CTEC Education, Registration, and the RTRP Program
I recently attended a California Tax Education Counsel (CTEC) Education Provider meeting in Sacramento. This was a very enlightening meeting and a wake-up call for several education providers. At that meeting, CTEC introduced some new, stringent requirements that impact what is acceptable CE for CRTP registration. Interestingly enough, the new CTEC requirements are far more rigorous than the now-suspended IRS CE requirements. CTEC also introduced the new audit program aimed at eliminating overly easy and simplistic courses that overstate their CE credits. In addition, Susan Gaston of the IRS RPO program attended the meeting and provided insight into the status of the now-suspended RTRP program. To bring you up to speed, I would like to cover the issues one at a time as follows:
Status of CTEC - CTEC, unlike the Federal RTRP program that was established by IRS regulations, was established by the California Legislature. I served on the CTEC Board during its fledging years and helped draft its policies and education requirements. Some mistakenly believe that the CTEC registration and education requirements are tied to the IRS program. That is not true; CTEC is independent of the IRS program. CTEC was operational years before the RTRP program came into existence and will continue to function whether the IRS program is reinstated or not. True, the CTEC CE requirements were changed to match the IRS requirements, but the CTEC Board wisely adopted them when the IRS program came into existence so that California Registered Tax Preparers (CRTPs) could meet both the CTEC and IRS requirements with the same CE Courses.
Selecting a Provider – There are CTEC-approved providers as well as IRS-approved providers. CTEC requires that CTEC-approved providers also be IRS-approved providers (when the IRS program is in effect). Thus, when selecting a provider, make sure that the provider is CTEC-approved. It is conceivable that you could take a course from a provider that is only IRS-approved and the credits would not count for CTEC.
Inadequate Courses - CTEC has been aware for some time that certain providers' courses are overly simplistic and lack sufficient difficulty to provide any meaningful education value. In some courses, the exam questions are so unchallenging that a student could take the exam without reading the material, thereby satisfying his or her CE requirement in a fraction of the required study time. The following are examples of exam questions in one course that the CTEC review staff found to be of insufficient difficulty.
As a result, the CTEC Board adopted policies that give the course review staff the discretion to disqualify or reduce CE credits for courses that are not of sufficient difficulty, not clearly written, technically inaccurate, not current, incomplete, or insufficient to meet the course's learning objectives.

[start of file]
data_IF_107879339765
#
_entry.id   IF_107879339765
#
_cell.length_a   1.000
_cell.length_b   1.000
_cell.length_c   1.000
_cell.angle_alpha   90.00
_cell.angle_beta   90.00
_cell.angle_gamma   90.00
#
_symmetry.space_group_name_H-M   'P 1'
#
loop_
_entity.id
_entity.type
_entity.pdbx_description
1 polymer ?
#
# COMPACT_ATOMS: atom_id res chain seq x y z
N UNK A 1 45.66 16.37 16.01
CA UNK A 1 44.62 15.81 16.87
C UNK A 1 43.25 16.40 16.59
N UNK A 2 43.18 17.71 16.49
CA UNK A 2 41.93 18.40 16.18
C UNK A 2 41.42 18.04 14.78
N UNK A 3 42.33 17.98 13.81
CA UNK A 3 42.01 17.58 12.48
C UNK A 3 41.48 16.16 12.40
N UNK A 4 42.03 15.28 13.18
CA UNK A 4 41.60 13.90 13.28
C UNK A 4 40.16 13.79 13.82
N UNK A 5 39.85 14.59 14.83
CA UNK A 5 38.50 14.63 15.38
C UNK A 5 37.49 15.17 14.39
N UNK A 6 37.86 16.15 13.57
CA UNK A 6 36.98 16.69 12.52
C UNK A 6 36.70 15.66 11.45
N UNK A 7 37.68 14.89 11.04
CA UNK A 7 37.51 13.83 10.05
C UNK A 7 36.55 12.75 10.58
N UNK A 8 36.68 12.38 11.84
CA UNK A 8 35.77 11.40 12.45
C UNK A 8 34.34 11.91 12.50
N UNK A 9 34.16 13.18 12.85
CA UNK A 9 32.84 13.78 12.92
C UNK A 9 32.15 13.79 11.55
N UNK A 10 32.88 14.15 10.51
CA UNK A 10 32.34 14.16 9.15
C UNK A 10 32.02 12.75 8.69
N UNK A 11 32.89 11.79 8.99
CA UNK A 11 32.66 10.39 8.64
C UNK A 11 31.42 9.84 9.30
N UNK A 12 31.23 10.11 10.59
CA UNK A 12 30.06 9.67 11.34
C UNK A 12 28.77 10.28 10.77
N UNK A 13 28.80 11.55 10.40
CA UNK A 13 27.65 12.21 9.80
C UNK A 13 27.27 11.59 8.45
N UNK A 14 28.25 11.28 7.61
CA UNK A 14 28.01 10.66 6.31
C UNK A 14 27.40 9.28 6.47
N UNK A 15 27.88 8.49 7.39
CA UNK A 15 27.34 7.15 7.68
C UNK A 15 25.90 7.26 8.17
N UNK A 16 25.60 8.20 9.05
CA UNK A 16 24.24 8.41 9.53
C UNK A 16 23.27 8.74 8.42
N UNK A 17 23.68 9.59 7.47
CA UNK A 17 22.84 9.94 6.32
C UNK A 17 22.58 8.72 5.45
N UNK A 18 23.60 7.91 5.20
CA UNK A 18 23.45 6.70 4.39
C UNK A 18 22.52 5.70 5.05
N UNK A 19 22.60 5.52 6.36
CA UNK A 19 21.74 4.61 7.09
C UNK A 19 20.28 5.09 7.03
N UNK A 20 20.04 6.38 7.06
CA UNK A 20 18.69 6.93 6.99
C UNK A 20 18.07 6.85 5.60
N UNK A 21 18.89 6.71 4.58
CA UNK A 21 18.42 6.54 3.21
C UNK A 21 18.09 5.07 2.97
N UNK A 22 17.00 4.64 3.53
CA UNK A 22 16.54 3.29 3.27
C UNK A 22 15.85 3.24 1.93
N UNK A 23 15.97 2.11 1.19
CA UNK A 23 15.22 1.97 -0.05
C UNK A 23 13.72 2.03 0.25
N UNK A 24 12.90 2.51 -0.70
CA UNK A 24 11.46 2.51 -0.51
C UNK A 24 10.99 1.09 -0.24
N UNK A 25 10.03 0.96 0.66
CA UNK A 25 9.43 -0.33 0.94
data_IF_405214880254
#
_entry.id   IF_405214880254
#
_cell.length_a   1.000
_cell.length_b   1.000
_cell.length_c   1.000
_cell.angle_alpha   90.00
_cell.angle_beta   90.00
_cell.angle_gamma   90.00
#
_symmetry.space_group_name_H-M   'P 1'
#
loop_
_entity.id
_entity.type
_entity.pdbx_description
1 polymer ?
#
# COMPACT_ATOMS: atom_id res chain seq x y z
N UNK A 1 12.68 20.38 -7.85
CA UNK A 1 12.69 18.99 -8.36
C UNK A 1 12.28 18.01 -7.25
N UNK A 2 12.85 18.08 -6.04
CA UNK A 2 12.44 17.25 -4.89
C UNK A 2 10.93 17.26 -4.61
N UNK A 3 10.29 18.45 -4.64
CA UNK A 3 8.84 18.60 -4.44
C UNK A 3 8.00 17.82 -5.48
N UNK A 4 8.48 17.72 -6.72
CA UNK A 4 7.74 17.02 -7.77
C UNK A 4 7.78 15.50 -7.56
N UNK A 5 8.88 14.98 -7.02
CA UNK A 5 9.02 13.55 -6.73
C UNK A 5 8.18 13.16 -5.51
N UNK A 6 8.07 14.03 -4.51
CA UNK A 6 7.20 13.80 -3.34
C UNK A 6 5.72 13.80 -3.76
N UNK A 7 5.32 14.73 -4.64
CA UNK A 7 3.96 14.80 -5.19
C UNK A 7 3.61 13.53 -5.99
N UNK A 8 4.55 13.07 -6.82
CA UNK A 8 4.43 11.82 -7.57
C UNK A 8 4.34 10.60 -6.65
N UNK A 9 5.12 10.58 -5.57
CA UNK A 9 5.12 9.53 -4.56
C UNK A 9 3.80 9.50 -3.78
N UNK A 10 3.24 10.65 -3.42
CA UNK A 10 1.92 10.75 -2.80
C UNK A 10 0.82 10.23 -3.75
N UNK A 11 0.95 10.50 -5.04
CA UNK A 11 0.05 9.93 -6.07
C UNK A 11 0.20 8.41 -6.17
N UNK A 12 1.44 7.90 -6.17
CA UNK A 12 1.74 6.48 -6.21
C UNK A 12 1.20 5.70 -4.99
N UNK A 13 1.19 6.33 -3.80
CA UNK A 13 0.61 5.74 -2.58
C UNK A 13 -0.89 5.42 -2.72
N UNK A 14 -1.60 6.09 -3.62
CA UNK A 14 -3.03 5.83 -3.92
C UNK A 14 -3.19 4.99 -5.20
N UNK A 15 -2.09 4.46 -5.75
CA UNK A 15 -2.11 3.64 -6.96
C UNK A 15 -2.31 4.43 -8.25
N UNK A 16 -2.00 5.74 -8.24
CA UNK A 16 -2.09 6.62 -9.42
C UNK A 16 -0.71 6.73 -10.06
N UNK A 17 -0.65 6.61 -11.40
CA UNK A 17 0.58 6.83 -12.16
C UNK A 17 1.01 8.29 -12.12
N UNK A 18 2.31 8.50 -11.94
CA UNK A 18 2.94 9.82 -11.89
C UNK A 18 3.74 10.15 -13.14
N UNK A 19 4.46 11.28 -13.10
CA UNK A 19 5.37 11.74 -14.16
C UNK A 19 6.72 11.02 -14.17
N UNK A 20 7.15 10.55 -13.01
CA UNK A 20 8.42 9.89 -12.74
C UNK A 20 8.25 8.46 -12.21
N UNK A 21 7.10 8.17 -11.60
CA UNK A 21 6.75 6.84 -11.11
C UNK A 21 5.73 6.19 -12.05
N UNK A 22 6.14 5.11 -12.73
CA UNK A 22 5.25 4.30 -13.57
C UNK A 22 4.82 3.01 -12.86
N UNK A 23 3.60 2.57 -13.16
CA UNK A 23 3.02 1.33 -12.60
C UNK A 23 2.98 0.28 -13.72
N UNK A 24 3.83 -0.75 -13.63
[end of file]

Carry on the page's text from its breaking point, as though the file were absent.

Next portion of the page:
Inappropriate CE Awards – Some providers are awarding inappropriate CE credits for a course, providing awards far in excess of the time spent by the student. As a result, CTEC adopted a method of determining CE credits that is similar to the methods used by the National Association of State Boards of Accountancy (NASBA). Under the new policy, CE credit for a course must be determined by either:
- Pilot testing the course with a minimum of three unrelated students, or
- Using a word count formula based upon the average adult reading speed of 180 words per minute.
New Course Audit Procedures – Since education provider approval historically has been based upon CTEC reviewing only a single course of a provider, CTEC has adopted an annual audit program where the five most frequently taken courses will be audited by the CTEC review staff. This program was initiated this year, and three of the four audited so far failed the audit and are being recommended for disqualification.
In addition, at CTEC’s discretion, additional course audits can be initiated as the result of complaints related to inappropriate CE awards, insufficient difficulty, technical inaccuracies, and other course quality issues.
These audits can have some profound ramifications for both the education provider and the students taking their courses. Choose your education provider wisely. If you have been using a provider that gives inappropriate CE awards or offers courses that are overly simplistic, you may wish to reconsider following that path in the future.
Ban on IRS Publication Courses - Neither CTEC, the IRS, nor NASBA allows the use of a government publication as the syllabus for course. This new restriction was instituted in 2012 by CTEC and the IRS and follows a long-time policy of NASBA.
Lee Reams Sr.
Lee T. Reams is the Chief Technical Officer of ClientWhys. He is also an Enrolled Agent having managed a 600-plus client tax practice. Educated as an engineer, with a Bachelor's Degree in Mechanical Engineering, Lee left his engineering career in 1975 to expand his part-time tax practice into a full-time career.